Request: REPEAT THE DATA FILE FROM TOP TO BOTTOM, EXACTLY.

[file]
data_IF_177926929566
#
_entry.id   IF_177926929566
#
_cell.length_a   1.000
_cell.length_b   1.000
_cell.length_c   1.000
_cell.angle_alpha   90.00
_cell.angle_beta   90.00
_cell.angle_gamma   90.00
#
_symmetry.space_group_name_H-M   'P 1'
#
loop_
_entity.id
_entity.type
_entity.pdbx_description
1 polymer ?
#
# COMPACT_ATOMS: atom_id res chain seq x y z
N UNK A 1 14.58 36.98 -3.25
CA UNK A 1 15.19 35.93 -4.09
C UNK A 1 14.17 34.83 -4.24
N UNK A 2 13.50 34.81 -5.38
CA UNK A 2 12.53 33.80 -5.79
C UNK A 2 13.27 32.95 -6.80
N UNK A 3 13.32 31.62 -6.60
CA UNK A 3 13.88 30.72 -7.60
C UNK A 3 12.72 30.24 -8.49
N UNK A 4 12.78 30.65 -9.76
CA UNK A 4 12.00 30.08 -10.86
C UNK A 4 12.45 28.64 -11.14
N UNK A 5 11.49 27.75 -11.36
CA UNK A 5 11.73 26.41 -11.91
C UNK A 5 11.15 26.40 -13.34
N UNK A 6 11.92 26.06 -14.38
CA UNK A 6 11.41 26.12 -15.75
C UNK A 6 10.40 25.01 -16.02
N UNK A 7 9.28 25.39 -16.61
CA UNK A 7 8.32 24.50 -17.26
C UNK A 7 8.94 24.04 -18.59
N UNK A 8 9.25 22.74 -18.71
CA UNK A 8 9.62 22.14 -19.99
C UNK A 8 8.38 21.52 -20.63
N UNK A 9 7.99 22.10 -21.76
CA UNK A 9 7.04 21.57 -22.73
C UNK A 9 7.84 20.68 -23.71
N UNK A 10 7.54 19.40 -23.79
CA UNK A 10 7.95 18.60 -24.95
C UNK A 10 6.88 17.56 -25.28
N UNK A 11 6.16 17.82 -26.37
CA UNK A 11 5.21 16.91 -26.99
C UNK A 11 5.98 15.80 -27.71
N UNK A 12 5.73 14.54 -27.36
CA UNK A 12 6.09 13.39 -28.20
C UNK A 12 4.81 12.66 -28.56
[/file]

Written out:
data_IF_177926929566
#
_entry.id   IF_177926929566
#
_cell.length_a   1.000
_cell.length_b   1.000
_cell.length_c   1.000
_cell.angle_alpha   90.00
_cell.angle_beta   90.00
_cell.angle_gamma   90.00
#
_symmetry.space_group_name_H-M   'P 1'
#
loop_
_entity.id
_entity.type
_entity.pdbx_description
1 polymer ?
#
# COMPACT_ATOMS: atom_id res chain seq x y z
N UNK A 1 14.58 36.98 -3.25
CA UNK A 1 15.19 35.93 -4.09
C UNK A 1 14.17 34.83 -4.24
N UNK A 2 13.50 34.81 -5.38
CA UNK A 2 12.53 33.80 -5.79
C UNK A 2 13.27 32.95 -6.80
N UNK A 3 13.32 31.62 -6.60
CA UNK A 3 13.88 30.72 -7.60
C UNK A 3 12.72 30.24 -8.49
N UNK A 4 12.78 30.65 -9.76
CA UNK A 4 12.00 30.08 -10.86
C UNK A 4 12.45 28.64 -11.14
N UNK A 5 11.49 27.75 -11.36
CA UNK A 5 11.73 26.41 -11.91
C UNK A 5 11.15 26.40 -13.34
N UNK A 6 11.92 26.06 -14.38
CA UNK A 6 11.41 26.12 -15.75
C UNK A 6 10.40 25.01 -16.02
N UNK A 7 9.28 25.39 -16.61
CA UNK A 7 8.32 24.50 -17.26
C UNK A 7 8.94 24.04 -18.59
N UNK A 8 9.25 22.74 -18.71
CA UNK A 8 9.62 22.14 -19.99
C UNK A 8 8.38 21.52 -20.63
N UNK A 9 7.99 22.10 -21.76
CA UNK A 9 7.04 21.57 -22.73
C UNK A 9 7.84 20.68 -23.71
N UNK A 10 7.54 19.40 -23.79
CA UNK A 10 7.95 18.60 -24.95
C UNK A 10 6.88 17.56 -25.28
N UNK A 11 6.16 17.82 -26.37
CA UNK A 11 5.21 16.91 -26.99
C UNK A 11 5.98 15.80 -27.71
N UNK A 12 5.73 14.54 -27.36
CA UNK A 12 6.09 13.39 -28.20
C UNK A 12 4.81 12.66 -28.56